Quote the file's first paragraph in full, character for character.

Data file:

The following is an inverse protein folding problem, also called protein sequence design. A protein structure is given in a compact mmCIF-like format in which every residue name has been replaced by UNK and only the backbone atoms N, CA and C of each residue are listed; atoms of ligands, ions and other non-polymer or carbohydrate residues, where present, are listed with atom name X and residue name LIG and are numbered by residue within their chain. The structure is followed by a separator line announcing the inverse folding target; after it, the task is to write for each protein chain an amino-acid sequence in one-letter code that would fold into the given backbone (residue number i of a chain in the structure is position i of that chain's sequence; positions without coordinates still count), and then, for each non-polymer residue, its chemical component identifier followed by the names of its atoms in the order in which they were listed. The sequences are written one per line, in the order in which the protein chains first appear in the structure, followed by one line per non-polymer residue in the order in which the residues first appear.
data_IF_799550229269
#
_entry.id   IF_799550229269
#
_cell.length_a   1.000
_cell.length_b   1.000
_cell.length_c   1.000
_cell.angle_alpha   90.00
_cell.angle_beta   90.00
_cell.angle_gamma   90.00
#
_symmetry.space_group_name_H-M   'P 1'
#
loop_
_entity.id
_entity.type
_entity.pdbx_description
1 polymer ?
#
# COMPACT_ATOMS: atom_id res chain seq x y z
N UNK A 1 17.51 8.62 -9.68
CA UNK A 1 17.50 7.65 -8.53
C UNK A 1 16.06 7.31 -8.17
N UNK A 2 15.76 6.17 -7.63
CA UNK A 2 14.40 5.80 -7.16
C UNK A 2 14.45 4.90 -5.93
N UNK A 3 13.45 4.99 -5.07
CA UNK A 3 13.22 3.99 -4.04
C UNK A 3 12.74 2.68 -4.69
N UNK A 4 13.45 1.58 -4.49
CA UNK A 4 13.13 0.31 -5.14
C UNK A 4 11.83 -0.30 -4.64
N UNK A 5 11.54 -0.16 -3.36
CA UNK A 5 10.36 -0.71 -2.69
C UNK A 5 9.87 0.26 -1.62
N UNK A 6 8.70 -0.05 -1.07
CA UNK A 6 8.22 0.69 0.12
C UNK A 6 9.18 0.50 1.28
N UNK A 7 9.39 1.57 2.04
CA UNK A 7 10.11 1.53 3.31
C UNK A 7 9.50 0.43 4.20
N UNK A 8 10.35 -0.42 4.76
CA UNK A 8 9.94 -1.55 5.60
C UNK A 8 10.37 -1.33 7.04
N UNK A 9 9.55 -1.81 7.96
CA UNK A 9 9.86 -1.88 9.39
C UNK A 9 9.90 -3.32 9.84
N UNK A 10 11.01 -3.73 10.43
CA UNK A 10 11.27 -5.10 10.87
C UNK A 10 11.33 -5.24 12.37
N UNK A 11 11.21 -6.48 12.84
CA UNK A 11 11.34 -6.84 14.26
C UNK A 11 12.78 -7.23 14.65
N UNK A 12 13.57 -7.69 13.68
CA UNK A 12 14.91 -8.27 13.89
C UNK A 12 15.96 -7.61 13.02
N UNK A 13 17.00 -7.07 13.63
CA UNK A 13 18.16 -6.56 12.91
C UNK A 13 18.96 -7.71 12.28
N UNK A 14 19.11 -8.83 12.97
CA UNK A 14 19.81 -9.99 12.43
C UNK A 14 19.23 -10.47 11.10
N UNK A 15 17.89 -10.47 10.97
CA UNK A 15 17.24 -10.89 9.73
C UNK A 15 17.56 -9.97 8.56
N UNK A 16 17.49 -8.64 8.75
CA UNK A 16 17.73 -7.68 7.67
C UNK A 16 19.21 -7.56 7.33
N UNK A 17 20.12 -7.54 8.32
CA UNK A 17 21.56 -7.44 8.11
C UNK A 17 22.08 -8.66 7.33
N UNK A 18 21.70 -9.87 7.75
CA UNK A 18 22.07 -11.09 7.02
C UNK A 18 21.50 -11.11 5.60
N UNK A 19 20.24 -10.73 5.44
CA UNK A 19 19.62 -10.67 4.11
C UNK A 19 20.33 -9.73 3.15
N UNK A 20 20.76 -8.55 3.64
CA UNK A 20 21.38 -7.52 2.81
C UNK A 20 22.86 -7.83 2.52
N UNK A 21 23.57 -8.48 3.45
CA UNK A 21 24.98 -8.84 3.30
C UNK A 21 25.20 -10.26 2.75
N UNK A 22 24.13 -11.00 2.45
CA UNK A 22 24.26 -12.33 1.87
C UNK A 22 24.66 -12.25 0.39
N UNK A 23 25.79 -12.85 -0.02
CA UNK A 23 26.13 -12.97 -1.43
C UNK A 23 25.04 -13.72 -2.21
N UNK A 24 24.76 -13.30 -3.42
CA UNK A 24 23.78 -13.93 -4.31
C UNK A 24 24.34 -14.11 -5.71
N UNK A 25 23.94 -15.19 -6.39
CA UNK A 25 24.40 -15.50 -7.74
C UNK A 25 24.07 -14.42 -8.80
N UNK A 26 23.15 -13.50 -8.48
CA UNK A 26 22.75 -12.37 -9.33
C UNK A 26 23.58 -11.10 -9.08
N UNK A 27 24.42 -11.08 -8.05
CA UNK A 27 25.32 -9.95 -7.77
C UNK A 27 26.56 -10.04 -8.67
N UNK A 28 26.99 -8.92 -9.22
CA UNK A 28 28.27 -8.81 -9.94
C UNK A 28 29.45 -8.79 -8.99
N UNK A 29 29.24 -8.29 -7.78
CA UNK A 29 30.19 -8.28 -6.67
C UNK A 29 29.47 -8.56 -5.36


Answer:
The following is an inverse protein folding problem, also called protein sequence design. A protein structure is given in a compact mmCIF-like format in which every residue name has been replaced by UNK and only the backbone atoms N, CA and C of each residue are listed; atoms of ligands, ions and other non-polymer or carbohydrate residues, where present, are listed with atom name X and residue name LIG and are numbered by residue within their chain. The structure is followed by a separator line announcing the inverse folding target; after it, the task is to write for each protein chain an amino-acid sequence in one-letter code that would fold into the given backbone (residue number i of a chain in the structure is position i of that chain's sequence; positions without coordinates still count), and then, for each non-polymer residue, its chemical component identifier followed by the names of its atoms in the order in which they were listed. The sequences are written one per line, in the order in which the protein chains first appear in the structure, followed by one line per non-polymer residue in the order in which the residues first appear.